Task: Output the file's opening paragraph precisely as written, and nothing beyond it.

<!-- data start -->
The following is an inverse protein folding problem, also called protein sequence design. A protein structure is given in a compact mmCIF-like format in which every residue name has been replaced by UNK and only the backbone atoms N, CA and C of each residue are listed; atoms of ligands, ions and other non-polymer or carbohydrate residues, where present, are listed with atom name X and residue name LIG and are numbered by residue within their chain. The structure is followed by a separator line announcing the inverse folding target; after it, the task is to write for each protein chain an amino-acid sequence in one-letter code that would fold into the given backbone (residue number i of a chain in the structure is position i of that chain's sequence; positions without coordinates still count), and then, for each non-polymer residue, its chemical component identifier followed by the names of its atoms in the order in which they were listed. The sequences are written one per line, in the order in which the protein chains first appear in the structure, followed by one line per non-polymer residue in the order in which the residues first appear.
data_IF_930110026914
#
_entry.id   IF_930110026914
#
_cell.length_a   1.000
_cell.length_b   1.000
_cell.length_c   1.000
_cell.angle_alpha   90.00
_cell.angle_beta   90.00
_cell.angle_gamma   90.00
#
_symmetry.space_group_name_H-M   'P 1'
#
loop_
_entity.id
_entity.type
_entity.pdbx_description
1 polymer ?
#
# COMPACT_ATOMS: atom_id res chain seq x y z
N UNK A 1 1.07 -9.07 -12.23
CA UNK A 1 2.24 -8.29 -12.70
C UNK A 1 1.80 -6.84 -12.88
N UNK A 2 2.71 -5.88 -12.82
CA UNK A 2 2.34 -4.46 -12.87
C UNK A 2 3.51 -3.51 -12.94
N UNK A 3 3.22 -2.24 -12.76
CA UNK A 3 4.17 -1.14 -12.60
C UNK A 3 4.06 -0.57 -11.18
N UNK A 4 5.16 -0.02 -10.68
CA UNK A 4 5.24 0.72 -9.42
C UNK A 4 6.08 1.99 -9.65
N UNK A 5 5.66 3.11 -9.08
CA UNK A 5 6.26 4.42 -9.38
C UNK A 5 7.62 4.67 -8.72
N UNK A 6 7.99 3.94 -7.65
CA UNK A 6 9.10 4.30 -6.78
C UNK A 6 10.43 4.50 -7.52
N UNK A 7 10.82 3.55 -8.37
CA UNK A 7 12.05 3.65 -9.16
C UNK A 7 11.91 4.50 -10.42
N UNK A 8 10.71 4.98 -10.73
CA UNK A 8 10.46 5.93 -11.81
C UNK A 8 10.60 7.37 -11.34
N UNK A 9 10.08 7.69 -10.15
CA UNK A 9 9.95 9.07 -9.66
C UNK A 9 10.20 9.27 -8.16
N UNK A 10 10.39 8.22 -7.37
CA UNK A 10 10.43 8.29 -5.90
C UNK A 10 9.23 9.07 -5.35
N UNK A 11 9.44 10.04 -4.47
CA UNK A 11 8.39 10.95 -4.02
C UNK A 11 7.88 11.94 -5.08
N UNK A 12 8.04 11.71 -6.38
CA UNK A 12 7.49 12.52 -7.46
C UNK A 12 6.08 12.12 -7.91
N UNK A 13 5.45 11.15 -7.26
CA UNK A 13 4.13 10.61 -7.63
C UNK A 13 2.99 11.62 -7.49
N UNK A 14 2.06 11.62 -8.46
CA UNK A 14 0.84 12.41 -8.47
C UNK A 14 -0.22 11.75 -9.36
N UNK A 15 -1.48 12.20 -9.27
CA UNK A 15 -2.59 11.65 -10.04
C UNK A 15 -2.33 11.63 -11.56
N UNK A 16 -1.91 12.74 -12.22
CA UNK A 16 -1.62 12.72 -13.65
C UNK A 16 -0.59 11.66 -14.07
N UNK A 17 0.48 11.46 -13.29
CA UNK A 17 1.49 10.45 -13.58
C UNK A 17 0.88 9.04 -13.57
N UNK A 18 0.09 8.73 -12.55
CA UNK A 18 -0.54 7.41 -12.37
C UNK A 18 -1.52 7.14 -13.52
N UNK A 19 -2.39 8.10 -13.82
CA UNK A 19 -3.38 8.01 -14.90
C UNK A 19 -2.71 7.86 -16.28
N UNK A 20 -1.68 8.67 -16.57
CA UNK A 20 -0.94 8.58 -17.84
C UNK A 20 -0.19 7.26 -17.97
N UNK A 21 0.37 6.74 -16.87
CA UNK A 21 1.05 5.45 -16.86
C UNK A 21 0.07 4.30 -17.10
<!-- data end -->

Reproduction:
The following is an inverse protein folding problem, also called protein sequence design. A protein structure is given in a compact mmCIF-like format in which every residue name has been replaced by UNK and only the backbone atoms N, CA and C of each residue are listed; atoms of ligands, ions and other non-polymer or carbohydrate residues, where present, are listed with atom name X and residue name LIG and are numbered by residue within their chain. The structure is followed by a separator line announcing the inverse folding target; after it, the task is to write for each protein chain an amino-acid sequence in one-letter code that would fold into the given backbone (residue number i of a chain in the structure is position i of that chain's sequence; positions without coordinates still count), and then, for each non-polymer residue, its chemical component identifier followed by the names of its atoms in the order in which they were listed. The sequences are written one per line, in the order in which the protein chains first appear in the structure, followed by one line per non-polymer residue in the order in which the residues first appear.